Finally some relief: Gasoline and natural gas prices are falling
By Matt Egan, CNN Business
(CNN) -- Americans grappling with historic levels of inflation are finally getting some relief where they need it most: Previously-booming energy prices.
The outlook for home heating costs this winter is also improving significantly. Natural gas futures been nearly cut in half over the past two months. Natural gas plunged by more than 11% on Monday, its worst day in nearly three years.
Energy sticker shock has been one of the biggest drivers behind the 31-year high in inflation. Cooling energy prices, if they last, could take significant inflationary pressure off the US economy and inspire confidence among bummed out consumers.
"This is going to help consumers considerably," Robert Yawger, director of energy futures at Mizuho Securities, said referring to the plunge in natural gas futures.
Prices at the pump started leveling out as rumors swirled that the Biden administration would intervene in energy markets.
By the time President Joe Biden announced on November 23 the biggest-ever release from the Strategic Petroleum Reserve as part of a coordinated release with other countries, oil prices were about 10% below their peak. That's even though Biden's decision to tap the SPR is viewed as more of a Band-Aid than a long-term solution.
Gas prices, which move with a lag, started to drift lower soon after. Yes, prices at the pump are still at high levels. Regular gas is now fetching $3.35 a gallon, up from $2.16 a year ago. But they have finally stopped going straight up.
White House applauds lower prices
After months of criticism for high inflation, and high energy prices in particular, the White House is cheering the shift in direction.
"We see price decreases at the pump as good news. This is at least in part due to the President's actions - as we have taken bold action to increase supply and bring down prices," a person familiar with the White House's thinking told CNN on Tuesday.
Biden expressed hope last week that gas prices would head lower.
"These savings are beginning to reach Americans, and should pick up in the weeks ahead. And it can't happen fast enough," Biden said on Friday.
Of course, the US-led intervention in energy markets is only one part of this.
The other part is more ominous: Oil prices took a big hit after the emergence of the Omicron coronavirus variant set off fears of weaker demand for gasoline, jet fuel and diesel. Crude collapsed on Black Friday by the most since April 2020.
In recent days, oil prices have rebounded, along with the stock market, as Wall Street reacts to anecdotal evidence that suggests Omicron symptoms have been mild.
Crude surged nearly 5% on Tuesday to $72.80 a barrel. That leaves it up 10% since Friday and suggest the relief at the pump could be short-lived.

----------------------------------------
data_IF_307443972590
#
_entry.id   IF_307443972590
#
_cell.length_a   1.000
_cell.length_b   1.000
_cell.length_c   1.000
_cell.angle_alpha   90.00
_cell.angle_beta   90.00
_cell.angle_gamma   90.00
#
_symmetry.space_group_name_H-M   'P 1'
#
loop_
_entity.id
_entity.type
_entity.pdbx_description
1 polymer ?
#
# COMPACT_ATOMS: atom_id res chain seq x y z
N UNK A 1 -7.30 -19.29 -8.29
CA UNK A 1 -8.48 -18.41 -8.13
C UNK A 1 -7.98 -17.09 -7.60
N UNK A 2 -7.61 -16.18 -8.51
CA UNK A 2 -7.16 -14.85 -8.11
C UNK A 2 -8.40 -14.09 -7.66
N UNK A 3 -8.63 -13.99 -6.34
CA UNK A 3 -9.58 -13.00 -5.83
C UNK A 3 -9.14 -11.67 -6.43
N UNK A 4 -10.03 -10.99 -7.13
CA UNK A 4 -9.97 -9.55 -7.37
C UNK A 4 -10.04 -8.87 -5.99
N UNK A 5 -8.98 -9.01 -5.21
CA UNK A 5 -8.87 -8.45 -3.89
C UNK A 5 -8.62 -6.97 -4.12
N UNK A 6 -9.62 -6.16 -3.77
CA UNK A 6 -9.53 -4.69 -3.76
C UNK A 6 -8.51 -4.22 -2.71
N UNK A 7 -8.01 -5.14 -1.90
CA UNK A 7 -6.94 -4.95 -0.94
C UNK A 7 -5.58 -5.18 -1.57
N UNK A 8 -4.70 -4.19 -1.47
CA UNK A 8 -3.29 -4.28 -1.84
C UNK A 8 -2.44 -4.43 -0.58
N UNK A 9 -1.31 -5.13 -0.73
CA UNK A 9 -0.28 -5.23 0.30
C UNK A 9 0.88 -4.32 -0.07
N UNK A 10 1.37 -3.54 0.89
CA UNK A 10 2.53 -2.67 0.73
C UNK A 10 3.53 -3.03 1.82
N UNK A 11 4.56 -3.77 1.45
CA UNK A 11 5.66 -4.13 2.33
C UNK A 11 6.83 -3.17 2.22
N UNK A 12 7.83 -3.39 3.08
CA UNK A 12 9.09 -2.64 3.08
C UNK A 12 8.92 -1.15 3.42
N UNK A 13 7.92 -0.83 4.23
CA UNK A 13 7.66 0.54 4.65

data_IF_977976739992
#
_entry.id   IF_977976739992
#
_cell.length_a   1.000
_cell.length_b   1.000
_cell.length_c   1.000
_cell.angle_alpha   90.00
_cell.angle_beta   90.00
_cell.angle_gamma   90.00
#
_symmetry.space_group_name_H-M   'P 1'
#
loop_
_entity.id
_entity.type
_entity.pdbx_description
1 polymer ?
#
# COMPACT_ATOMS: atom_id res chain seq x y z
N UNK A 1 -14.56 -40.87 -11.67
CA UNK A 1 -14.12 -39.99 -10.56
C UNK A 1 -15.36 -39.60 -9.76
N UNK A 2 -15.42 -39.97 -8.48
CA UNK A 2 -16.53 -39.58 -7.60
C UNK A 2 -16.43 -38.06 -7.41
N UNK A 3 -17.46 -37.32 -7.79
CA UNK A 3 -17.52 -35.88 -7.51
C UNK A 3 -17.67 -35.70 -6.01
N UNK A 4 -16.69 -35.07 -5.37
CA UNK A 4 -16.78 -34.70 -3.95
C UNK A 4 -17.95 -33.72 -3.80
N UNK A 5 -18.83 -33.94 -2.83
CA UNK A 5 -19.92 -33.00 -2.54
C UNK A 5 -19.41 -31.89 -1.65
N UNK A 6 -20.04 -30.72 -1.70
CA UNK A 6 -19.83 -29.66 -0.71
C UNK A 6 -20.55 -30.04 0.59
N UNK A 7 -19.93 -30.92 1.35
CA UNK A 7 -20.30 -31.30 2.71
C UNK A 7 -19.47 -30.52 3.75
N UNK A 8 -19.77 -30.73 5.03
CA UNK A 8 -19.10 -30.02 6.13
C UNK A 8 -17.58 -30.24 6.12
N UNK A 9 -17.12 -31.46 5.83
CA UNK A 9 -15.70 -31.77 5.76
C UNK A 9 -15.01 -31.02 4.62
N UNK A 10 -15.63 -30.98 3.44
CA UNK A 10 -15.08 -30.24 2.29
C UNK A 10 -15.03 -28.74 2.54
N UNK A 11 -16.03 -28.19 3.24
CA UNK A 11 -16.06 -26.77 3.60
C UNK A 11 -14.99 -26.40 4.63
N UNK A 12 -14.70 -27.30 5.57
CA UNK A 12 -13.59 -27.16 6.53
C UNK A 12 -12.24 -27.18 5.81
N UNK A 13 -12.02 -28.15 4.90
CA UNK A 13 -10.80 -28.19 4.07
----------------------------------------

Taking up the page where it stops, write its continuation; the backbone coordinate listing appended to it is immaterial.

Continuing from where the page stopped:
Natural gas collapses
Meanwhile, natural gas remains sharply higher on the year -- but has cooled off considerably in recent weeks.
In early October, as fears of a European-style shortage swirled, natural gas hit $6.47 per million British thermal units. That was the highest level since February 2014..
But that rally has completely reversed. Natural gas fell 11.5% on Monday, its worst day since January 2019, to $3.66 per million BTU. That's the lowest level since July 15.
Natural gas has been driven lower in part by the fact that temperatures across the United States have been warmer than usual. That has eased demand for natural gas, the most common way to heat homes.
"The warmer-than-normal start to winter has alleviated concerns," said Christopher Louney, vice president of global commodity strategy at RBC Capital Markets.
Overdone shortage fears
The warmer temperatures have also helped boost inventories of natural gas, reducing fears that storage levels could drop to alarmingly low levels.
"The US isn't going to run out of natural gas. There is ample supply," said Rob Thummel, senior portfolio manager at energy investment firm TortoiseEcofin. "We could weather quite an extreme cold snap and still have adequate supplies."
Shortage fears on the natural gas front were overdone, especially considering the United States is the largest producer of gas on the planet. And natural gas production has ticked higher, helping to lower prices further.
"We are seeing the response of an efficient natural gas market to prices that were perceived as inordinately high," the American Gas Association, an industry trade group, told CNN in a statement.
Unlike Europe, the United States produces enough natural gas at home that it is able to export significant amounts everyday overseas in the form of LNG, or liquefied natural gas.
If anything, the natural gas market has gone from worry about a shortage to fretting about too much supply.
Futures market spreads are "warning that we are spiraling towards a glut. It's a big problem," said Mizuho's Yawger.
Of course, it's too early for the all-clear signal on the home heating front. Winter hasn't even officially begun yet and very cold temperatures in the coming weeks and months could spark a rebound in natural gas futures.
But for the moment, the energy market is offering glimmers of hope for inflation-weary American families.
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